It’s the tiring out effect. There’s so many times that somebody’s going to go on Facebook and say, “I went to Publix and bought some lettuce and it was very green.”

I’m not saying this thing’s not going to be big. Frankly, the potential is huge.

But what did the investment bankers do?

They bring the company public with $4 billion in revenues…with a $100 billion market cap…with decelerating numbers.

So what I simply said to you was “pick your poison.”

I told you, my radio audience as well as on my tv appearances on Fox Business that  if I had to value this company and I was the investment banker, I would have brought it out at $15 and with less shares. Which means on price, I would have brought it out at 10…or less.

No, they bring it out at 38 like it’s the 2nd Coming. You guys open it up at $42. Thankfully, you recognize it and it closed at 38.

It’s 26.85 today.

And now in the aftermarket it’s under 24.

Everybody who has invested in this has lost money. Most of the secondary people who got it before the IPO are losing money.

This must be a lesson to you about price as well as on these investment bankers who never ever learn from their mistakes. Without another massive bubble, this was a gimmee to be a disaster.

How do I know this? Because they did the same thing in 1999. Fast forward, they’re trying to do it again.

And just so happens that Facebook is a biggie.

And I’m sitting here looking at Zynga trading at 3, down from 10. Groupon at 6 1/2, down from 20.

I want to throw up. Not for me because I don’t own any, but for you guys who may have been jumping on these things.

And I use Facebook. I love Facebook. I go on it. I’ve got a page. I found some old friends from college and high school there. Nothing I am saying here has to do with the company. It has everything to do with price.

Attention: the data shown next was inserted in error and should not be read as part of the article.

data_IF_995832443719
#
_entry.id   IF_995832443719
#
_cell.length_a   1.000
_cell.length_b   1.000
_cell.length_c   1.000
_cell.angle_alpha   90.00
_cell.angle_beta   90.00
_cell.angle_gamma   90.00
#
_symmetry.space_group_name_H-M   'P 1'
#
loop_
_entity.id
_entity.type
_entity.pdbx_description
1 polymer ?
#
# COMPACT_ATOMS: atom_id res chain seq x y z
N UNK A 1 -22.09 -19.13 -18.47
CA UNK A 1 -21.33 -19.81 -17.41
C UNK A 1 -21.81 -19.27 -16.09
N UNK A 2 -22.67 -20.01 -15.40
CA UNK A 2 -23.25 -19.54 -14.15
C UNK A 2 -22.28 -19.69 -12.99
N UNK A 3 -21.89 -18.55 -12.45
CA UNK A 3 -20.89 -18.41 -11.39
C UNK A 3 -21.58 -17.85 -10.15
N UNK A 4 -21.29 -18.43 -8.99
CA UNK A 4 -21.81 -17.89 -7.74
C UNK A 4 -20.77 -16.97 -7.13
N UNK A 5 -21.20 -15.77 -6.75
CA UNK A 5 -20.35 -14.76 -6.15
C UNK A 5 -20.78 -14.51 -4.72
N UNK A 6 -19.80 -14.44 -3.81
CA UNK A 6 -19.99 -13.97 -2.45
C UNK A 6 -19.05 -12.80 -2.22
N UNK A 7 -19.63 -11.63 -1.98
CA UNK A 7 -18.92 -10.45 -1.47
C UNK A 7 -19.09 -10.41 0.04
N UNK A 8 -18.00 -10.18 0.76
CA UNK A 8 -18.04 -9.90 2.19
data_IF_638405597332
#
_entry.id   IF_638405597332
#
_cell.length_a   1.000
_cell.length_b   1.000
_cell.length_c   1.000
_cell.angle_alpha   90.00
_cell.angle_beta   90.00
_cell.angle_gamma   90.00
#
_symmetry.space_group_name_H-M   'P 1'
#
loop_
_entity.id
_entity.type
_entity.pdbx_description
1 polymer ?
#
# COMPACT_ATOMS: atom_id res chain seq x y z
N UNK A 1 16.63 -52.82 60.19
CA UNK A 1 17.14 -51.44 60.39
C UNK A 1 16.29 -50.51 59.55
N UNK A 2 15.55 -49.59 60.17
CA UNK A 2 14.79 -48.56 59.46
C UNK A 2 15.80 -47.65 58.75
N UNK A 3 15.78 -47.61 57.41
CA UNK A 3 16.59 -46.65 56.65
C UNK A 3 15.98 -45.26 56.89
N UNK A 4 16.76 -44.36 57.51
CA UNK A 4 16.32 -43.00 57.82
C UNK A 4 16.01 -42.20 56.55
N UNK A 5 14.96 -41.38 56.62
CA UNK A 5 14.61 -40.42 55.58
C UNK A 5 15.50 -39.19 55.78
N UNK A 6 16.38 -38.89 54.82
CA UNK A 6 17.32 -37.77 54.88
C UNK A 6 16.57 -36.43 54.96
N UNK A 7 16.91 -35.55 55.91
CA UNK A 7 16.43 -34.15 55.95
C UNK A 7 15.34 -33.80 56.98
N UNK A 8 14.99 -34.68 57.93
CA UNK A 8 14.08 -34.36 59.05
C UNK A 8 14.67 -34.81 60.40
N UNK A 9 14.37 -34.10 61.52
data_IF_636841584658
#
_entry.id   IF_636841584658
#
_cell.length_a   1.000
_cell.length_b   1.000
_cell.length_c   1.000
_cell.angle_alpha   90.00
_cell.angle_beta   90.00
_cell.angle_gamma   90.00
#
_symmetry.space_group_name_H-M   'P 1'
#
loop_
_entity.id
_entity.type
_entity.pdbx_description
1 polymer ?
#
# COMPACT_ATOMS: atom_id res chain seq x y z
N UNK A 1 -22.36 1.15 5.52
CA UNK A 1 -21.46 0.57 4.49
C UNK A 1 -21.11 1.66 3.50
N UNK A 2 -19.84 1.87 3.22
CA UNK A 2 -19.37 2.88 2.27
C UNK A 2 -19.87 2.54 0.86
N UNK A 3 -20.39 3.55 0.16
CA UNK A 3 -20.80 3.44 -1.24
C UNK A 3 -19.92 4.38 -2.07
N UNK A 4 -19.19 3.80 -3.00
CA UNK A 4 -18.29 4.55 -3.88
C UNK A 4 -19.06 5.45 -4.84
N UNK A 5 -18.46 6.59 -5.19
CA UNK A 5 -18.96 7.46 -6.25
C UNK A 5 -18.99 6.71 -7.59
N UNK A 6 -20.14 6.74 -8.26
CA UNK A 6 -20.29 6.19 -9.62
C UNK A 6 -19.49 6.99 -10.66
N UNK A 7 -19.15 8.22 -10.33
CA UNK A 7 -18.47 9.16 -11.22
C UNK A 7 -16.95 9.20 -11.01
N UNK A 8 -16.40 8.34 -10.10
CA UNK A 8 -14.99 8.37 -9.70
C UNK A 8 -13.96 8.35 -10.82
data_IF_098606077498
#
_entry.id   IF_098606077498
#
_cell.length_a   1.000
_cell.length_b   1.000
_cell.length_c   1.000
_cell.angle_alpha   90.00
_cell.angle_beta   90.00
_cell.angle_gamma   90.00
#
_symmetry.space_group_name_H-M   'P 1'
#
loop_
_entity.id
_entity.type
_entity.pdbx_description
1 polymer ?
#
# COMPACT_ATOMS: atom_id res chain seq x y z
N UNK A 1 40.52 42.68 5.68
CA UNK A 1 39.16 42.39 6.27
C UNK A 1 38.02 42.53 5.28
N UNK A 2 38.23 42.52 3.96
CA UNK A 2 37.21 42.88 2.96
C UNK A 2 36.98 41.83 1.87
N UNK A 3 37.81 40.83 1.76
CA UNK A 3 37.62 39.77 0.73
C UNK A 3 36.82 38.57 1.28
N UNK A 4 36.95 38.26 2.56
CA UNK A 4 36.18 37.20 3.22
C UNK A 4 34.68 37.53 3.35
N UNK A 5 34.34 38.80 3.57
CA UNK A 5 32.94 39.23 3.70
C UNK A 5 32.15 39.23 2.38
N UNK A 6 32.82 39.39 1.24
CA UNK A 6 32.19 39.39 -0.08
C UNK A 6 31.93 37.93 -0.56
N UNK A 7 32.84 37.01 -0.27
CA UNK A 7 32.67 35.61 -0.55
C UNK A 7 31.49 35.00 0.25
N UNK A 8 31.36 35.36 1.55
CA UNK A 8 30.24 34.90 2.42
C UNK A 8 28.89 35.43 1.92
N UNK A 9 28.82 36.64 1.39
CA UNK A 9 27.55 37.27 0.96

These investment bankers screwed you…and they knew it. They knew you were getting screwed at the price they were bringing it out at. They were in hopes another bubble was being created. There were some analysts that had the nerve to talk positively of the stock…which was absolutely nuts.

Anyway…back to my point. Pick your poison and do some homework. Just a short glance at the numbers would have kept you out. Facebook, even at these levels is still at about a $55 billion market cap. Just ask yourself whether right now you would pay $55 billion for this company. Again, this is not an indictment on Facebook the company. It is an indictment on whoever priced it at this number where no one had a chance. 


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Gary Kaltbaum owns Kaltbaum Capital Management, LLC (“KCM”), an investment adviser registered with the U.S. Securities and Exchange Commission. The opinions expressed herein are those of Mr. Kaltbaum and may not reflect those of KCM. The information offered in this publication is general information that does not take into account the individual circumstances, financial situation or individual needs of an investor. The information herein has been obtained from sources believed to be reliable, but we cannot assure its accuracy or completeness. Neither the information nor any opinion expressed constitutes a solicitation for the purchase or sale of any security. Any reference to past performance is not to be implied or construed as a guarantee of future results.